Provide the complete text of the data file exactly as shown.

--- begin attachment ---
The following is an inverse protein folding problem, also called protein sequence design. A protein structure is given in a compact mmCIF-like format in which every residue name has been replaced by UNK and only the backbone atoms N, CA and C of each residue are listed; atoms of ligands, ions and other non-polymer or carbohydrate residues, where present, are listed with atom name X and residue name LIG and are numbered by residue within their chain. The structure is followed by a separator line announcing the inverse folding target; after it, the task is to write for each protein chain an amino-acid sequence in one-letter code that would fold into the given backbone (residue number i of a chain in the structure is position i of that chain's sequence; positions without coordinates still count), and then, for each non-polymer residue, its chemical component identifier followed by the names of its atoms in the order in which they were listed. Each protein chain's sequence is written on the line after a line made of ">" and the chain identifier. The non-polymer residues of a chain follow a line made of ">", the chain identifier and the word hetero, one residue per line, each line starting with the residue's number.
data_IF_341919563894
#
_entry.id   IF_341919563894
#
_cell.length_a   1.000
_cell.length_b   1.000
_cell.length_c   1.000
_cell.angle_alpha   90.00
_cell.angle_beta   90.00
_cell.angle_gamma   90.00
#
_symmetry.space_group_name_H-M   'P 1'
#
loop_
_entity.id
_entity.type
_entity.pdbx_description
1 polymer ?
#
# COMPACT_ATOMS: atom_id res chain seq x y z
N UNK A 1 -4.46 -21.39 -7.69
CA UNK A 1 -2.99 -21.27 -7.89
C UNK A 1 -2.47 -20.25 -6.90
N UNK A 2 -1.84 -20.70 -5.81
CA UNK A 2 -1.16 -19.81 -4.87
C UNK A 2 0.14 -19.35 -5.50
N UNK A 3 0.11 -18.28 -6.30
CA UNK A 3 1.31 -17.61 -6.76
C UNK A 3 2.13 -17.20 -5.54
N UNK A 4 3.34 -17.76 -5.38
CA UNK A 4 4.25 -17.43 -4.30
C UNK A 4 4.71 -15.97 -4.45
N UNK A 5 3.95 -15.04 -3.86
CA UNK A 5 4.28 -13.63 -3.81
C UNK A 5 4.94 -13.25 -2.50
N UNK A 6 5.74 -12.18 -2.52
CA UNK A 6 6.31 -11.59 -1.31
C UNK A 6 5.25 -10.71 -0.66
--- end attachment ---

The following is an inverse protein folding problem, also called protein sequence design. A protein structure is given in a compact mmCIF-like format in which every residue name has been replaced by UNK and only the backbone atoms N, CA and C of each residue are listed; atoms of ligands, ions and other non-polymer or carbohydrate residues, where present, are listed with atom name X and residue name LIG and are numbered by residue within their chain. The structure is followed by a separator line announcing the inverse folding target; after it, the task is to write for each protein chain an amino-acid sequence in one-letter code that would fold into the given backbone (residue number i of a chain in the structure is position i of that chain's sequence; positions without coordinates still count), and then, for each non-polymer residue, its chemical component identifier followed by the names of its atoms in the order in which they were listed. Each protein chain's sequence is written on the line after a line made of ">" and the chain identifier. The non-polymer residues of a chain follow a line made of ">", the chain identifier and the word hetero, one residue per line, each line starting with the residue's number.
data_IF_341919563894
#
_entry.id   IF_341919563894
#
_cell.length_a   1.000
_cell.length_b   1.000
_cell.length_c   1.000
_cell.angle_alpha   90.00
_cell.angle_beta   90.00
_cell.angle_gamma   90.00
#
_symmetry.space_group_name_H-M   'P 1'
#
loop_
_entity.id
_entity.type
_entity.pdbx_description
1 polymer ?
#
# COMPACT_ATOMS: atom_id res chain seq x y z
N UNK A 1 -4.46 -21.39 -7.69
CA UNK A 1 -2.99 -21.27 -7.89
C UNK A 1 -2.47 -20.25 -6.90
N UNK A 2 -1.84 -20.70 -5.81
CA UNK A 2 -1.16 -19.81 -4.87
C UNK A 2 0.14 -19.35 -5.50
N UNK A 3 0.11 -18.28 -6.30
CA UNK A 3 1.31 -17.61 -6.76
C UNK A 3 2.13 -17.20 -5.54
N UNK A 4 3.34 -17.76 -5.38
CA UNK A 4 4.25 -17.43 -4.30
C UNK A 4 4.71 -15.97 -4.45
N UNK A 5 3.95 -15.04 -3.86
CA UNK A 5 4.28 -13.63 -3.81
C UNK A 5 4.94 -13.25 -2.50
N UNK A 6 5.74 -12.18 -2.52
CA UNK A 6 6.31 -11.59 -1.31
C UNK A 6 5.25 -10.71 -0.66